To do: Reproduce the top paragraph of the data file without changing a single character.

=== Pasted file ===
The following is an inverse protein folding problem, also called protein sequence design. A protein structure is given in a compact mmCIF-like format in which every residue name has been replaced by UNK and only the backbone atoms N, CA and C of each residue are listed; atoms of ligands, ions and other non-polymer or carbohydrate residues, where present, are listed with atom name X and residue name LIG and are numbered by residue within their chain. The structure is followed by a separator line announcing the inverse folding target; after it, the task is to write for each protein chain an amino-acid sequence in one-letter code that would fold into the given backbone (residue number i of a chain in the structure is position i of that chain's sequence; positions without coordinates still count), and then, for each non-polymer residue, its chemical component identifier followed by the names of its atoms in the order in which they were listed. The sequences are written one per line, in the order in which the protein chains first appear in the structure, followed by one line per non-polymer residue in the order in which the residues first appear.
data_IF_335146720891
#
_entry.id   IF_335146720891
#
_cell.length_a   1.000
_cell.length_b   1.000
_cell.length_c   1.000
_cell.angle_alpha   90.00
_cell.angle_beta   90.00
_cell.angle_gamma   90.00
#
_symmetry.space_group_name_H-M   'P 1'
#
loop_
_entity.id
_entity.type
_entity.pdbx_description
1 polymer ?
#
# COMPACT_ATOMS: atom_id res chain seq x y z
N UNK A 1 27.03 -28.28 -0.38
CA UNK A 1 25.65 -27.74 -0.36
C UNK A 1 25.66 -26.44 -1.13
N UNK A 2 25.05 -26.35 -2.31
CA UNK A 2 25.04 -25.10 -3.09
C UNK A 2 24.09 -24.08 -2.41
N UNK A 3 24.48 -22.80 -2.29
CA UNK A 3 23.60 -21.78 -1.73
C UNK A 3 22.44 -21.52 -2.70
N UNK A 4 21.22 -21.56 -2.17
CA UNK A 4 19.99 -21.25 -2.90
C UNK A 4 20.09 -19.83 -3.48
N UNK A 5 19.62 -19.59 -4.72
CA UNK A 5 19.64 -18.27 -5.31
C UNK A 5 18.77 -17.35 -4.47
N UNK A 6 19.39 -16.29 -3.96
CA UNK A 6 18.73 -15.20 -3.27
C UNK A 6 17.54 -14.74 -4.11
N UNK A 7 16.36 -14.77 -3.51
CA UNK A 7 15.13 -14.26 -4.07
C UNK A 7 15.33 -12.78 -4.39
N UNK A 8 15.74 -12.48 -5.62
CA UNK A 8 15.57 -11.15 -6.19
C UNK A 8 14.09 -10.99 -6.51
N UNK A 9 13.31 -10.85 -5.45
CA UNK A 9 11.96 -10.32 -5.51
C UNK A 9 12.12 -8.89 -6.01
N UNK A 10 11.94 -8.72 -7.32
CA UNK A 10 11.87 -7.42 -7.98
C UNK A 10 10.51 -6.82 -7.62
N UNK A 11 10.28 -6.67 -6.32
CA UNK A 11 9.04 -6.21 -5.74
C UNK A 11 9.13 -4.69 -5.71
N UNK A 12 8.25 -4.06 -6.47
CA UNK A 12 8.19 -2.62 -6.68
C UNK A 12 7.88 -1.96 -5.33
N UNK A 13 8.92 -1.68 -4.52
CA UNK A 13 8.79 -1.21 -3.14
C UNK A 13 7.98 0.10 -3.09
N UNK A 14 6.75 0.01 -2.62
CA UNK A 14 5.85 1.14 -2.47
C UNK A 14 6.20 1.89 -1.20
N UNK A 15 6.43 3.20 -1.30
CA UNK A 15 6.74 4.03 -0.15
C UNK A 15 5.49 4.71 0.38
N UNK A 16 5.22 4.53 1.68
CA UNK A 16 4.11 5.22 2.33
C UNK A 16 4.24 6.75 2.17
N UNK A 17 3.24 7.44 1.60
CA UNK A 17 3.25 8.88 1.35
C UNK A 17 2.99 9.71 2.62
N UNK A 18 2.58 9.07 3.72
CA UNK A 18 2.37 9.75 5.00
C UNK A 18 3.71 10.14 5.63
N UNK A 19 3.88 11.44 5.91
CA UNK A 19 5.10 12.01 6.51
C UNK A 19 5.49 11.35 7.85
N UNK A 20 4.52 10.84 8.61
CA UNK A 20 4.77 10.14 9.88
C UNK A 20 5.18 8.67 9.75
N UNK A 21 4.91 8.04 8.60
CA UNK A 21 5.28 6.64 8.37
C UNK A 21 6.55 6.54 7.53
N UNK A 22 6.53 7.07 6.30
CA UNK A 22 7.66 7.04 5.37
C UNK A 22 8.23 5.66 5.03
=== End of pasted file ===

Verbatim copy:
The following is an inverse protein folding problem, also called protein sequence design. A protein structure is given in a compact mmCIF-like format in which every residue name has been replaced by UNK and only the backbone atoms N, CA and C of each residue are listed; atoms of ligands, ions and other non-polymer or carbohydrate residues, where present, are listed with atom name X and residue name LIG and are numbered by residue within their chain. The structure is followed by a separator line announcing the inverse folding target; after it, the task is to write for each protein chain an amino-acid sequence in one-letter code that would fold into the given backbone (residue number i of a chain in the structure is position i of that chain's sequence; positions without coordinates still count), and then, for each non-polymer residue, its chemical component identifier followed by the names of its atoms in the order in which they were listed. The sequences are written one per line, in the order in which the protein chains first appear in the structure, followed by one line per non-polymer residue in the order in which the residues first appear.